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The Catholic Church: Sex and Public Relations

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In 2002, The Boston Globe published a searing series about criminal prosecution of Catholic priests for sexual abuse of minors. Two members of the U.S. Conference of Catholic Bishops met with me and David Finn of the Ruder Finn public relation firm. We recommended the three cardinal rules of crisis management: tell the truth, get out all information, and do not attack the media. At our meeting, a bishop speculated that the issue may only be confined to a few dioceses and was not a problem in other countries. We recommended that they not trivialize or deny.

Five priests from the Archdiocese of Boston were convicted and jailed. Cardinal Law resigned, and settlements were estimated to be $100 million. The pedophilia scandal spread throughout the country, with widespread media coverage.

In 2002, Theodore McCarrick, archbishop of Washington, told The Washington Post that the scandal was media-driven and that the media were having a "hey-day." Since then, media critics include Peggy Noonan of The Wall Street Journal and Maureen Dowd of The New York Times, both Catholic.

During the last month, the scandal has become bigger than ever before. In March, Bishop Walter Mixa of Germany was accused by five former pupils at a Catholic orphanage of beating them in the 1970s and 1980s. Bishop Mixa denied the charges and said that the socially sexual revolution was partly to blame in Germany and elsewhere.

On March 31, the Vatican defended Pope Benedict XVI and criticized the media, notably The New York Times, for coverage "deficient by any reasonable standards of fairness." PR rule number four: Avoid criticisms of the media.

On April 2, at a Good Friday service at the Vatican, Rev. Ranciero Cantalamessa compared the coverage of the sexual abuse scandals in many countries to the persecution of the Jews. Good Friday traditionally has been a sensitive day in Catholic-Jewish relations. Outrage about Rev. Cantalamessa's remarks came from Jews and Christians, including those who remembered that in January 2009 Pope Benedict had revoked the excommunication of a bishop who had denied the scope of the Holocaust.

On April 4, at Easter Sunday mass in the Vatican, Angelo Cardinal Sodano, dean of the College of Cardinals, prayed that people "do not let themselves be influenced by the petty gossip of the moment." The words were repeated around the world.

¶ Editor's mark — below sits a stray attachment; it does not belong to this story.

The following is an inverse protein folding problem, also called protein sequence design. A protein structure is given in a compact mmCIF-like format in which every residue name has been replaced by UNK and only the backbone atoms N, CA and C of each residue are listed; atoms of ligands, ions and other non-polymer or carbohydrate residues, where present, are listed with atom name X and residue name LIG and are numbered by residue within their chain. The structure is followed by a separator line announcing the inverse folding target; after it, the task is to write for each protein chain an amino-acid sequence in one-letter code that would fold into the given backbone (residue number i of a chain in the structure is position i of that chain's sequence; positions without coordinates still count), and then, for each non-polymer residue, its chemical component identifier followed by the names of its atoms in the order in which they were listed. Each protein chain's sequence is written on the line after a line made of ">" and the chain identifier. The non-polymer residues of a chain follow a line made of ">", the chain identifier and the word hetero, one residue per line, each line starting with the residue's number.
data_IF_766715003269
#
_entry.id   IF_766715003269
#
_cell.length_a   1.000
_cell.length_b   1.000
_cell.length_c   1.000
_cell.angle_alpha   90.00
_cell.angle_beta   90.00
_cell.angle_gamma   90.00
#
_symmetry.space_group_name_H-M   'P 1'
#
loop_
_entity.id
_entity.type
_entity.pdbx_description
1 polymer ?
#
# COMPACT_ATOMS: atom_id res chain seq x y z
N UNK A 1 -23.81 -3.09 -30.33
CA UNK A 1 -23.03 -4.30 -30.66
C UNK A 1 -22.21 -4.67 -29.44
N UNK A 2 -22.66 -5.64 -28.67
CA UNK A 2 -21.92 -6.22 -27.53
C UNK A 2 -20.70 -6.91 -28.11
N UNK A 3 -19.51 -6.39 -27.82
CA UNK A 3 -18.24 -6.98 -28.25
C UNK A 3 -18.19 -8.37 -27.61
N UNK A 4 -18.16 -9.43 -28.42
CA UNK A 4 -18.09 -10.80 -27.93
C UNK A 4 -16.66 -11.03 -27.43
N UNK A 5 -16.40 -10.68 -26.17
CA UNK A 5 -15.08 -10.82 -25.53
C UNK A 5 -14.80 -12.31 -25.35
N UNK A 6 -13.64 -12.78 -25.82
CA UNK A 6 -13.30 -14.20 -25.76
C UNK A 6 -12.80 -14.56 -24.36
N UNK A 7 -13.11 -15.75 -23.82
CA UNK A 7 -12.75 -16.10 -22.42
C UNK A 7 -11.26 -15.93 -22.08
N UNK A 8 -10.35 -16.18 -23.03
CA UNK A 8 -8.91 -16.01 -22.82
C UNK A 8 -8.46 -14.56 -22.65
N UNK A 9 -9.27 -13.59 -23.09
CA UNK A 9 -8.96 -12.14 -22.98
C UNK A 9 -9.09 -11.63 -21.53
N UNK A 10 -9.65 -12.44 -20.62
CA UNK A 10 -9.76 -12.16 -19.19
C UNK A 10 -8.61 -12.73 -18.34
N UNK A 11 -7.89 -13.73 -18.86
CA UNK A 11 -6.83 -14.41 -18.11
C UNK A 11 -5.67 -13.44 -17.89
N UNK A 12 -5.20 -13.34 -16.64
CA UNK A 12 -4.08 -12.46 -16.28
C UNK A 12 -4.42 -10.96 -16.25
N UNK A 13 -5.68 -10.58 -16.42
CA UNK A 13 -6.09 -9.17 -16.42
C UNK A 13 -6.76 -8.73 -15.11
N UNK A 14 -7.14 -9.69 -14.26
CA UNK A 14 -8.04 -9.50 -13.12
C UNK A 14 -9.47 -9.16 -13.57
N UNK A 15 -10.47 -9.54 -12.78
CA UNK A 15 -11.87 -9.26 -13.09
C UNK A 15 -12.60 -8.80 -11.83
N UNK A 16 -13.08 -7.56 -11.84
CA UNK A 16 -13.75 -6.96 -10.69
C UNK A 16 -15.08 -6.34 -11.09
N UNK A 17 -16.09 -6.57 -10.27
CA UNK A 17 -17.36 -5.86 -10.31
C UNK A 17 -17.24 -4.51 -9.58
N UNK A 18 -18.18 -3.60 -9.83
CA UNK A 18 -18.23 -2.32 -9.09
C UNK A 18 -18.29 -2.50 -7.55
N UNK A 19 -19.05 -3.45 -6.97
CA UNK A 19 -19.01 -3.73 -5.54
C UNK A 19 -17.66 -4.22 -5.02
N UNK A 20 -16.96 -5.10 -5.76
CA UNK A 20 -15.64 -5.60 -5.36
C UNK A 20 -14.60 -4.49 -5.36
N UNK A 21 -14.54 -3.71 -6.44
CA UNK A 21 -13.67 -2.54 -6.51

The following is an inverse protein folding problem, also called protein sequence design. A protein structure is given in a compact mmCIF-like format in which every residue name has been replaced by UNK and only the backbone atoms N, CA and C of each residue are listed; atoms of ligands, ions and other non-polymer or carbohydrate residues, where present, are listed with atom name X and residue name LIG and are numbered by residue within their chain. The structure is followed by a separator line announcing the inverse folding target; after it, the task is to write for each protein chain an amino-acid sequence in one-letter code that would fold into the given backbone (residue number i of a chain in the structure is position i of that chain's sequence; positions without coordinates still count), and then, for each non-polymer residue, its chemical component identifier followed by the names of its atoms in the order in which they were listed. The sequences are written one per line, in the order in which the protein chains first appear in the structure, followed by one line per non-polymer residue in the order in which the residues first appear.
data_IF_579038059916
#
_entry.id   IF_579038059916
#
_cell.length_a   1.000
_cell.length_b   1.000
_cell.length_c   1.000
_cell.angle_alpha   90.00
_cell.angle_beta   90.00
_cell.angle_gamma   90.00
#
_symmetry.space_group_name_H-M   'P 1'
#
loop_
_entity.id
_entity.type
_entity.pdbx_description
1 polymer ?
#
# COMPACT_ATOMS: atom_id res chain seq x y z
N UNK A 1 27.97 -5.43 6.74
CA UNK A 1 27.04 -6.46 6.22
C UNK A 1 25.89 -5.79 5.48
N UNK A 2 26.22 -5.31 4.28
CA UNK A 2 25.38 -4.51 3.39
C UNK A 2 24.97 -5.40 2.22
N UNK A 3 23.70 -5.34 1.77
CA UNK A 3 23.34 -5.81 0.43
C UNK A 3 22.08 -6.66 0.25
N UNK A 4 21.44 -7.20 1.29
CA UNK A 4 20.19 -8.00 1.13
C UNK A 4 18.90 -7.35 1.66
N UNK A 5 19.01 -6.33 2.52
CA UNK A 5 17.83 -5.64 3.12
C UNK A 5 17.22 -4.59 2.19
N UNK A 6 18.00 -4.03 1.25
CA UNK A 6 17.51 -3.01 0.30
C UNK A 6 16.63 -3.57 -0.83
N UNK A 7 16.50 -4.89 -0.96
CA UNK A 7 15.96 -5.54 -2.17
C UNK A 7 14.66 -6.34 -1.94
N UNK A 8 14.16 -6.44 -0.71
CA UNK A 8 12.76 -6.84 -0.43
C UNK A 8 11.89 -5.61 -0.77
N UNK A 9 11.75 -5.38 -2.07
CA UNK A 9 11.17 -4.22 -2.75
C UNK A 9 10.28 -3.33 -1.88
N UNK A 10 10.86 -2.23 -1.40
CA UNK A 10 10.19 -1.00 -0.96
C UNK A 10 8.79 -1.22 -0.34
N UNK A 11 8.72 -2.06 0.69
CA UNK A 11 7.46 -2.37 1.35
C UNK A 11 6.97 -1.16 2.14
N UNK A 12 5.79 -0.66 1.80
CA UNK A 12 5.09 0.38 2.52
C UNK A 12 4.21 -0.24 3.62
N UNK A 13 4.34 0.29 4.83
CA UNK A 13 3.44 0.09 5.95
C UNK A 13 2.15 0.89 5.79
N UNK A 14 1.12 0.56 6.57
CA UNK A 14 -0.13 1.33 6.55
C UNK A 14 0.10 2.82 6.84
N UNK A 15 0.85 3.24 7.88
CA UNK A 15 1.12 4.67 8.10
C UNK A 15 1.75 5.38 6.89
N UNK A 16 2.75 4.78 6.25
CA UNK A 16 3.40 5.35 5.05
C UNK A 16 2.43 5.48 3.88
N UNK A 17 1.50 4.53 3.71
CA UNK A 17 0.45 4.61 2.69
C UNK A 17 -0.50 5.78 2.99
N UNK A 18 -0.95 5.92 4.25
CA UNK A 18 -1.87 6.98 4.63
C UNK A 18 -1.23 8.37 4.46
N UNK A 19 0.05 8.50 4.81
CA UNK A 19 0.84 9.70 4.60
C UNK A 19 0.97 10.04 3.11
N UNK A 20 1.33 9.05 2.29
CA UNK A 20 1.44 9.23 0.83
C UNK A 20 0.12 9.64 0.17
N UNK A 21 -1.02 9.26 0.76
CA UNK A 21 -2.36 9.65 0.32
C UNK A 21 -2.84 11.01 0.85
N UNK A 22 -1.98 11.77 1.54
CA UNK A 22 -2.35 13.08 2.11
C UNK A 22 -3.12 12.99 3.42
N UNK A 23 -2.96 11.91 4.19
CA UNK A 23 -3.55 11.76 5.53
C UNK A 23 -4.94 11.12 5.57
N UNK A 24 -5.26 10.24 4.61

My brain has a Google that is alert to the word "gossip." The reason is that during last three years, I have been writing a book about gossip. Social scientists define gossip as spoken or written communication about the lives of other people that usually has a factual basis. So if by "gossip" Cardinal Sodano meant that the charges were idle talk or untrue, he was wrong. And certainly the gossip wasn't petty. Priests who are familiar with Latin should know that the origin of the word "gossip" is godsipp or godparent.

On April 12, during a visit to Chile, Cardinal Tarcisio Bertone, secretary of state of the Vatican, exacerbated the controversy by linking sexual abuse by priests to homosexuality. Of course, the remarks were widely condemned by gay rights groups and also government officials in Chile and France. Another rule: Be very careful with remarks about homosexuality.

On April 18, Pope Benedict traveled to Malta, where he met with abuse victims. According to a Vatican statement, he "assured them that the church is doing, and will continue to do, all in its power to investigate allegations, to bring to justice those responsible for abuse and to implement effective measures designed to safeguard young people in the future."

Progress.

More than one billion people are members of the Roman Catholic Church. The sex scandal probably will result in changes in the Church.

Richard Weiner, a public relations consultant, is the author of 23 books, including "Webster's New World Dictionary of Media and Communications."